Tag Archives: interfaith marriage

Religious Tolerance: find the beauty in every religion

In more recent years, religions across the world have been on the decline. According to the Washington Post, in the 1950s those who identified with no religion was at about 2 percent of the entire population. In 1970, this percentage grew to 7 percent. Now, the percentage has swelled to almost 20 percent of the population.

According to Pew, 74 percent of those who don’t identify with a religion grew up without a religious belief.

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It’s hard to locate the source of the problem. With the younger generations it seems religion and faith have taken a back seat. More children are being raised faithless in the United States than every before. The decline in religion dates to the 1990s when trust in religious institution became questionable. Scandal is no stranger to religion, including sexual scandals of church leaders and the church’s opposition of same-sex marriage.

1worldI’ve noticed the decline of religion in my life. My great-grandparents were straight off the boat Irish, strict Roman Catholics. Both my grandparents and my parents were raised Roman Catholic, but me? Well, I was raised Roman Catholic too, but not in the same sense they were. My upbringing was not strict. We did everything the normal Catholics did. My siblings and I have all been baptized, confessed, communed and confirmed. We used to always go to church on Sundays until there was some controversy with my mom’s favorite priest, and we stopped going after he left the parish.

Over the years I’ve grown apart from the religion I was raised in. Learning about other religions and understanding what others believe in has made me more accepting of other ideas. Maybe Catholicism isn’t the only important religion out there? Maybe I think there’s more than one God? Maybe I don’t even believe in God?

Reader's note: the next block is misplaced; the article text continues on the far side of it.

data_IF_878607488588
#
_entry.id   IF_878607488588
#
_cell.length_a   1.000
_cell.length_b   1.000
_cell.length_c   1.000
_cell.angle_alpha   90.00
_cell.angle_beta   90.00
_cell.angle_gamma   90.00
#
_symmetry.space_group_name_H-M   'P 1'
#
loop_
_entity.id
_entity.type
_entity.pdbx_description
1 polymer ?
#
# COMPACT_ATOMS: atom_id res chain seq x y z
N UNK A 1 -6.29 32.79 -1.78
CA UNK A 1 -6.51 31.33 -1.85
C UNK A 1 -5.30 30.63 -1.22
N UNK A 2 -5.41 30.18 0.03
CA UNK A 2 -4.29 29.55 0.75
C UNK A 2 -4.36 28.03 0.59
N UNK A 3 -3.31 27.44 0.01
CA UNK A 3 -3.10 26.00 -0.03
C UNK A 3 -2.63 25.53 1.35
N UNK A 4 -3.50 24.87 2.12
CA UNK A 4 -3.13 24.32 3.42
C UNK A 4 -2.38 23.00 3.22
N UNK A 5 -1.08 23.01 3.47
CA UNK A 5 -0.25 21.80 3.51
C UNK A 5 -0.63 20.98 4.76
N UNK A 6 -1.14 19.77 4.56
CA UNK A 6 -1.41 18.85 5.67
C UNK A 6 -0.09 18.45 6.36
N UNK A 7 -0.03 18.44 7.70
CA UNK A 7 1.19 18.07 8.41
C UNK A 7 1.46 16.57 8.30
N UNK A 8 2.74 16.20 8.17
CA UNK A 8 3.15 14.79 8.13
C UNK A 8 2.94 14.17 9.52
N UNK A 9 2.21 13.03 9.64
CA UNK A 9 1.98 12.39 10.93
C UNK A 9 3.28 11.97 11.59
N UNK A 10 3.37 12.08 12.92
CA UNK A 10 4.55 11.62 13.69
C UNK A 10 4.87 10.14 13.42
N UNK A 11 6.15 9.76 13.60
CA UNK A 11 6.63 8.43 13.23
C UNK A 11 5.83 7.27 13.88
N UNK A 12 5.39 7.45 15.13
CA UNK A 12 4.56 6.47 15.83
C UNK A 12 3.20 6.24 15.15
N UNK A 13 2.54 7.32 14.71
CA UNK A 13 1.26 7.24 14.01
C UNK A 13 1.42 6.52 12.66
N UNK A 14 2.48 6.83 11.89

I have always been one to question religion and I think I always will. There will never be a way to really known and that’s why we have faith. As I’ve grown up, I’ve lost the faith I had in the Catholic church. I like to think that I’ve developed a syncretic religion that is all my own.

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Here is what I know…

  1. I love the Amish life of simplicity.
  2. I love the Taoist idea of the Tao. The feeling inside of you that cannot be described in words. The source and the driving force behind everything. When you have to make a decision and something instinctively tells you to make a certain decision, that’s the Tao working inside you. The Tao will always keep you on the path meant for you.
  3. I love that marriage is a central notion for Mormon life. They believe God ordered them to get marriage and have children. Mormons believe that the family continues on together to salvation after death and I hope that’s true.
  4. I love all of the ideas behind Sikhism. They believe that the way to lead a good life is to keep God in your mind, to live honestly, to work hard, to treat everyone as an equal and to be generous to the less fortunate. I think if we could all learn to live like the Sikhs the world would be a much happier place.
  5. I love the Wiccan quote “If you take the Christian Bible and put it out in the wind and the rain, soon the paper on which the words are printed will disintegrate and the words will be gone. Our bible is the wind and the rain.” Like me, the Wiccans believe in the very world they see right before their eyes.
  6. The unity and push for equality that surrounds the Unitarian Universalists is beautiful. I hope one day all religions can be this accepting.
  7. I like that Scientology seeks to base their beliefs in something concrete.
  8. I love the Buddhist idea of reincarnation. For me, reincarnation is the explanation for déjà vu. Why do I feel like I have been here before? Because you have been. Why do I know exactly what he is about to say? Because you’ve heard it before.
  9. I simply love the Rastafarian dreadlocks.
  10. I love the Jain idea of bad karma accumulating on the human soul and that the human has to spend their life “chipping away” that karma. It gives us a reason to live for the good.
  11. I love the Bahá’í belief that greater good will prevail when humanity works together in unity for the benefit of not themselves, but others.
  12. I love that Zoroastrians pray facing the sun because it symbolizes God’s divine light.
  13. I love that Spiritualists believe that every soul lives past physical death and that all souls are reunited.
  14. I love that Santeria was born because the African slaves felt so strongly about their religion they refused to completely convert, but instead blended religions.
  15. I love that Atheists believe in humanity rather than a higher being and that they believe the real reward is living a good life now while you’re here to live it.